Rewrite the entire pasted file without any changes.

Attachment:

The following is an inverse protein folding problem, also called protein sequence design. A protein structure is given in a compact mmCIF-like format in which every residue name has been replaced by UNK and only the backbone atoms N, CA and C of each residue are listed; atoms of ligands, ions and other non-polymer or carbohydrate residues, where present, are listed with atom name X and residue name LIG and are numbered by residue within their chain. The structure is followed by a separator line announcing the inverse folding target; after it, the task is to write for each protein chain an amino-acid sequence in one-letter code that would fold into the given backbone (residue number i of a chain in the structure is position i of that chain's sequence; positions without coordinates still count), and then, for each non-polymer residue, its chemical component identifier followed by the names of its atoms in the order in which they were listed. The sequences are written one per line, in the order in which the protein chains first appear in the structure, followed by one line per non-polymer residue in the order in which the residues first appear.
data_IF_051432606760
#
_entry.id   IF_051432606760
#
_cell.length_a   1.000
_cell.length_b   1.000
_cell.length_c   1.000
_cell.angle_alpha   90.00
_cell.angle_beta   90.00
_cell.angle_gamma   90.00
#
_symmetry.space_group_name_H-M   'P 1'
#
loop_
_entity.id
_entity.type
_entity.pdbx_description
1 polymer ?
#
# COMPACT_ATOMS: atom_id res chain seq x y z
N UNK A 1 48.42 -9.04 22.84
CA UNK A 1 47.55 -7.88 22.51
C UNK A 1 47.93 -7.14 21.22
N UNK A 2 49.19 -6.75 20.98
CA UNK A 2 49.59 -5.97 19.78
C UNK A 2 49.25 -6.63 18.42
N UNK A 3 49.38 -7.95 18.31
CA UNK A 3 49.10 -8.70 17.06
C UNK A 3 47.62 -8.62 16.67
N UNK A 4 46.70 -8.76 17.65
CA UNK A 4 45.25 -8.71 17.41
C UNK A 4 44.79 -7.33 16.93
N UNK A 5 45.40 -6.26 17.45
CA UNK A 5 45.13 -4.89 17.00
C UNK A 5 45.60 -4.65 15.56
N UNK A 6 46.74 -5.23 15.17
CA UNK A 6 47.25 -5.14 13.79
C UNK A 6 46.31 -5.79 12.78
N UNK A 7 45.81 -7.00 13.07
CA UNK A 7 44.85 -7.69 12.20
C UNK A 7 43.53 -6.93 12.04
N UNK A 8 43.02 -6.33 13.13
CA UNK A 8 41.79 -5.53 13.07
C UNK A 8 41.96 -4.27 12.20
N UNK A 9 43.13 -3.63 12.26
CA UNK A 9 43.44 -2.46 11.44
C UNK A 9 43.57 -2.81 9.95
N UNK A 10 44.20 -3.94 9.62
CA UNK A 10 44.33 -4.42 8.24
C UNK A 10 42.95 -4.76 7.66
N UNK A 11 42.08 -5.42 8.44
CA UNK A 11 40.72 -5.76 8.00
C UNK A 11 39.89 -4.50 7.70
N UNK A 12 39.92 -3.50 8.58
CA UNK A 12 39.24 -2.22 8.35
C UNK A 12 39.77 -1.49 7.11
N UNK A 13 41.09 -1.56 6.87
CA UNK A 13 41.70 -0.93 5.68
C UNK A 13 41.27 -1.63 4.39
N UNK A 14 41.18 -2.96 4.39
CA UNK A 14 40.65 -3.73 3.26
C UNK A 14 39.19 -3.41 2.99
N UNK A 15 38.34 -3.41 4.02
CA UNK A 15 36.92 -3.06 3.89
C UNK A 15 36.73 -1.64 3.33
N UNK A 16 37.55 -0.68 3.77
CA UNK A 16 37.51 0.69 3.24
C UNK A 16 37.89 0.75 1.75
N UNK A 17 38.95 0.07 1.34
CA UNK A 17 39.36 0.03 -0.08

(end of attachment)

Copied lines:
The following is an inverse protein folding problem, also called protein sequence design. A protein structure is given in a compact mmCIF-like format in which every residue name has been replaced by UNK and only the backbone atoms N, CA and C of each residue are listed; atoms of ligands, ions and other non-polymer or carbohydrate residues, where present, are listed with atom name X and residue name LIG and are numbered by residue within their chain. The structure is followed by a separator line announcing the inverse folding target; after it, the task is to write for each protein chain an amino-acid sequence in one-letter code that would fold into the given backbone (residue number i of a chain in the structure is position i of that chain's sequence; positions without coordinates still count), and then, for each non-polymer residue, its chemical component identifier followed by the names of its atoms in the order in which they were listed. The sequences are written one per line, in the order in which the protein chains first appear in the structure, followed by one line per non-polymer residue in the order in which the residues first appear.
data_IF_051432606760
#
_entry.id   IF_051432606760
#
_cell.length_a   1.000
_cell.length_b   1.000
_cell.length_c   1.000
_cell.angle_alpha   90.00
_cell.angle_beta   90.00
_cell.angle_gamma   90.00
#
_symmetry.space_group_name_H-M   'P 1'
#
loop_
_entity.id
_entity.type
_entity.pdbx_description
1 polymer ?
#
# COMPACT_ATOMS: atom_id res chain seq x y z
N UNK A 1 48.42 -9.04 22.84
CA UNK A 1 47.55 -7.88 22.51
C UNK A 1 47.93 -7.14 21.22
N UNK A 2 49.19 -6.75 20.98
CA UNK A 2 49.59 -5.97 19.78
C UNK A 2 49.25 -6.63 18.42
N UNK A 3 49.38 -7.95 18.31
CA UNK A 3 49.10 -8.70 17.06
C UNK A 3 47.62 -8.62 16.67
N UNK A 4 46.70 -8.76 17.65
CA UNK A 4 45.25 -8.71 17.41
C UNK A 4 44.79 -7.33 16.93
N UNK A 5 45.40 -6.26 17.45
CA UNK A 5 45.13 -4.89 17.00
C UNK A 5 45.60 -4.65 15.56
N UNK A 6 46.74 -5.23 15.17
CA UNK A 6 47.25 -5.14 13.79
C UNK A 6 46.31 -5.79 12.78
N UNK A 7 45.81 -7.00 13.07
CA UNK A 7 44.85 -7.69 12.20
C UNK A 7 43.53 -6.93 12.04
N UNK A 8 43.02 -6.33 13.13
CA UNK A 8 41.79 -5.53 13.07
C UNK A 8 41.96 -4.27 12.20
N UNK A 9 43.13 -3.63 12.26
CA UNK A 9 43.44 -2.46 11.44
C UNK A 9 43.57 -2.81 9.95
N UNK A 10 44.20 -3.94 9.62
CA UNK A 10 44.33 -4.42 8.24
C UNK A 10 42.95 -4.76 7.66
N UNK A 11 42.08 -5.42 8.44
CA UNK A 11 40.72 -5.76 8.00
C UNK A 11 39.89 -4.50 7.70
N UNK A 12 39.92 -3.50 8.58
CA UNK A 12 39.24 -2.22 8.35
C UNK A 12 39.77 -1.49 7.11
N UNK A 13 41.09 -1.56 6.87
CA UNK A 13 41.70 -0.93 5.68
C UNK A 13 41.27 -1.63 4.39
N UNK A 14 41.18 -2.96 4.39
CA UNK A 14 40.65 -3.73 3.26
C UNK A 14 39.19 -3.41 2.99
N UNK A 15 38.34 -3.41 4.02
CA UNK A 15 36.92 -3.06 3.89
C UNK A 15 36.73 -1.64 3.33
N UNK A 16 37.55 -0.68 3.77
CA UNK A 16 37.51 0.69 3.24
C UNK A 16 37.89 0.75 1.75
N UNK A 17 38.95 0.07 1.34
CA UNK A 17 39.36 0.03 -0.08